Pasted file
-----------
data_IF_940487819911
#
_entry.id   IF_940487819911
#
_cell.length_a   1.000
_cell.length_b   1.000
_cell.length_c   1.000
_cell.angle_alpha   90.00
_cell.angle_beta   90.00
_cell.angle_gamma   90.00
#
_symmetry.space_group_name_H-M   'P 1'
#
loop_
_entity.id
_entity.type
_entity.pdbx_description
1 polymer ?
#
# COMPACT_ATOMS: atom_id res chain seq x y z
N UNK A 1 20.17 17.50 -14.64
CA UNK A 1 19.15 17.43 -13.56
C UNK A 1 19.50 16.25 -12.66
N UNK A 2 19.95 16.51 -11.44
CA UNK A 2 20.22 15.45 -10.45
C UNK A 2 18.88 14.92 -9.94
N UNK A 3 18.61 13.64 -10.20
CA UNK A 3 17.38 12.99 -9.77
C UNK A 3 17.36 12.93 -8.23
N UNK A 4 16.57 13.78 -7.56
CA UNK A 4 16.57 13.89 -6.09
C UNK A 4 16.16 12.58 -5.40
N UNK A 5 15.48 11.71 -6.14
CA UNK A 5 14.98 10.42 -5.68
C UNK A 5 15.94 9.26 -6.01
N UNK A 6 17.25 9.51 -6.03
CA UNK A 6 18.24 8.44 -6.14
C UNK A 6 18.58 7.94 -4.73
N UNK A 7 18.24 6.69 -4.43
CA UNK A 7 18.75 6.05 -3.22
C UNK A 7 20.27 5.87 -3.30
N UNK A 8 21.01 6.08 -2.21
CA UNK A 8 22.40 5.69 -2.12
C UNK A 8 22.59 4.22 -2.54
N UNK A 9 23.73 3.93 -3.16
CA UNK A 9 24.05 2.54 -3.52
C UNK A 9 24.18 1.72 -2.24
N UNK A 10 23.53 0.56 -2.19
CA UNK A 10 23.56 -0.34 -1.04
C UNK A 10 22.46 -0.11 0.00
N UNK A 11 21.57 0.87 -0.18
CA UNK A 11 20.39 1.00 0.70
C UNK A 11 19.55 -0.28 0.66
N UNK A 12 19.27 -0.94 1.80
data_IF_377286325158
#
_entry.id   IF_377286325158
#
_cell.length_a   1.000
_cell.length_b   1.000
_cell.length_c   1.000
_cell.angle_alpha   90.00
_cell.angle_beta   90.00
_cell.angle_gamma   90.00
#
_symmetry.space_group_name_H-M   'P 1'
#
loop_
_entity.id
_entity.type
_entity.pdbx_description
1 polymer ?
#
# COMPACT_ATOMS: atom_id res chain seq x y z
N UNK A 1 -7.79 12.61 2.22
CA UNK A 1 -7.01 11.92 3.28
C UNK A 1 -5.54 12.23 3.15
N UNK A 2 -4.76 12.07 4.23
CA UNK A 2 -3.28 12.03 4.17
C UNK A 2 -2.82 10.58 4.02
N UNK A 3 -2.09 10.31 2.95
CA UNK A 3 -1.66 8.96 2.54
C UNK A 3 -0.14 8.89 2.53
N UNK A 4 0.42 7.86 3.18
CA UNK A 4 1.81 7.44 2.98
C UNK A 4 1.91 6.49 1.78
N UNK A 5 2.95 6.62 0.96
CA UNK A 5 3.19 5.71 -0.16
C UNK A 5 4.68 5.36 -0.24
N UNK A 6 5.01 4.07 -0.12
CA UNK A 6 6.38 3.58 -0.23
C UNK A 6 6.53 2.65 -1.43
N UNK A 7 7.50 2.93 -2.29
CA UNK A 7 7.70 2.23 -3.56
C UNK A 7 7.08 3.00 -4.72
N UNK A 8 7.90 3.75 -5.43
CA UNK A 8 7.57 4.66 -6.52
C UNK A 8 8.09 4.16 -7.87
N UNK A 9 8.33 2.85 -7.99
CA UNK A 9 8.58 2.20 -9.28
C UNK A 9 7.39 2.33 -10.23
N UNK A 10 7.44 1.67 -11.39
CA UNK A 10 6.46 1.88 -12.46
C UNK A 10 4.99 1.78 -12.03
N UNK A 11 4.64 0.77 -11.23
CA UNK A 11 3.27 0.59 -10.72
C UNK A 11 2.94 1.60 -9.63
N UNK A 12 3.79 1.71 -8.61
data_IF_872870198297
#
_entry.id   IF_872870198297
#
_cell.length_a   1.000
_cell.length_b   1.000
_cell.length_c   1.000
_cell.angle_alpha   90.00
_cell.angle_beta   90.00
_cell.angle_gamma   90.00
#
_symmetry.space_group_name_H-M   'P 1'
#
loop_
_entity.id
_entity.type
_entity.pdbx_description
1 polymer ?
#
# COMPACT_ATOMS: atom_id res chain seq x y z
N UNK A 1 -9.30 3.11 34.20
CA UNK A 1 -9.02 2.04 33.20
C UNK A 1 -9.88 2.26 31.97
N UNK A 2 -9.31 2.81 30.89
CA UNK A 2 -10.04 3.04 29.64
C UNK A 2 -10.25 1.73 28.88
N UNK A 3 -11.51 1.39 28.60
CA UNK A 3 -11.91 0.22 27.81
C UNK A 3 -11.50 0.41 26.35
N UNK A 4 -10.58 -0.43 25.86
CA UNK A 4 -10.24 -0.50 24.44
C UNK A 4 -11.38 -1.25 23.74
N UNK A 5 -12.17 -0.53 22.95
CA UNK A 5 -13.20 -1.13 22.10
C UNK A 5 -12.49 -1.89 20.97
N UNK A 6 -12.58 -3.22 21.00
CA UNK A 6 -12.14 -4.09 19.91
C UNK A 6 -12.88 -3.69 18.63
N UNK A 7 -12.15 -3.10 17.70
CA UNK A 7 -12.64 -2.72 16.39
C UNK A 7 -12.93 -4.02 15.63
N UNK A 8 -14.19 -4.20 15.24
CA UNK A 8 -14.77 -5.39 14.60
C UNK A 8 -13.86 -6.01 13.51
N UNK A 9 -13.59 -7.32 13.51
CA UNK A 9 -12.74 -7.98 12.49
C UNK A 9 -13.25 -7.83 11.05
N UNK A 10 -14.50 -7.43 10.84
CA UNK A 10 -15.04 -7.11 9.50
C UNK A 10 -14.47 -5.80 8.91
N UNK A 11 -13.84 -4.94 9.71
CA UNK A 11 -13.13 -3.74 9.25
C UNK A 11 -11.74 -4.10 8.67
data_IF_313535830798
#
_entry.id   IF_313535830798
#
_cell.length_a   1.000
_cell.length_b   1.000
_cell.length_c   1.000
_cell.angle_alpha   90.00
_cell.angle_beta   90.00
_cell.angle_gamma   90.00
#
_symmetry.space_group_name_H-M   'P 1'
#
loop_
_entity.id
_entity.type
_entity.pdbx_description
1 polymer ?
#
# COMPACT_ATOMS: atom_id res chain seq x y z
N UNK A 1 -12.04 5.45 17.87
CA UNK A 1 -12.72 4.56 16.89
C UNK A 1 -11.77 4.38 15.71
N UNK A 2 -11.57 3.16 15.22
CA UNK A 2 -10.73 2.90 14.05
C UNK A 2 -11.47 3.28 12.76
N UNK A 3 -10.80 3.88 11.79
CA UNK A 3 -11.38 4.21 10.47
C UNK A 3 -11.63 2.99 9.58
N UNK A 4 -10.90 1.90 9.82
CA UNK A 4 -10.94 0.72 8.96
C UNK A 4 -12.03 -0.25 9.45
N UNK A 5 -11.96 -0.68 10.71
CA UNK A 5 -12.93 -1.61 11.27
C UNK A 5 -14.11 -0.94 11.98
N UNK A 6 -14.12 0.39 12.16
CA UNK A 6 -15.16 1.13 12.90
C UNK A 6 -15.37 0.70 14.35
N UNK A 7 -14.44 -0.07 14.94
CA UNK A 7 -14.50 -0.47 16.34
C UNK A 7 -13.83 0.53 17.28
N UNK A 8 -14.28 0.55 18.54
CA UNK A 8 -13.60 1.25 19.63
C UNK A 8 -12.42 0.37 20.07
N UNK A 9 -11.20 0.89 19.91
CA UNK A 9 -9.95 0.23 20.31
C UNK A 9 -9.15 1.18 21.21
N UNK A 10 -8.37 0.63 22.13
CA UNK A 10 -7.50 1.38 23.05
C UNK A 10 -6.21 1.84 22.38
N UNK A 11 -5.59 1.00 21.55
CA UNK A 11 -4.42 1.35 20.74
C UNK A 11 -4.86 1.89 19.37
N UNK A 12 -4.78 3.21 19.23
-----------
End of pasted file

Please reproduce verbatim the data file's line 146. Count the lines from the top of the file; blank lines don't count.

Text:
C UNK A 6 -12.88 -3.69 18.63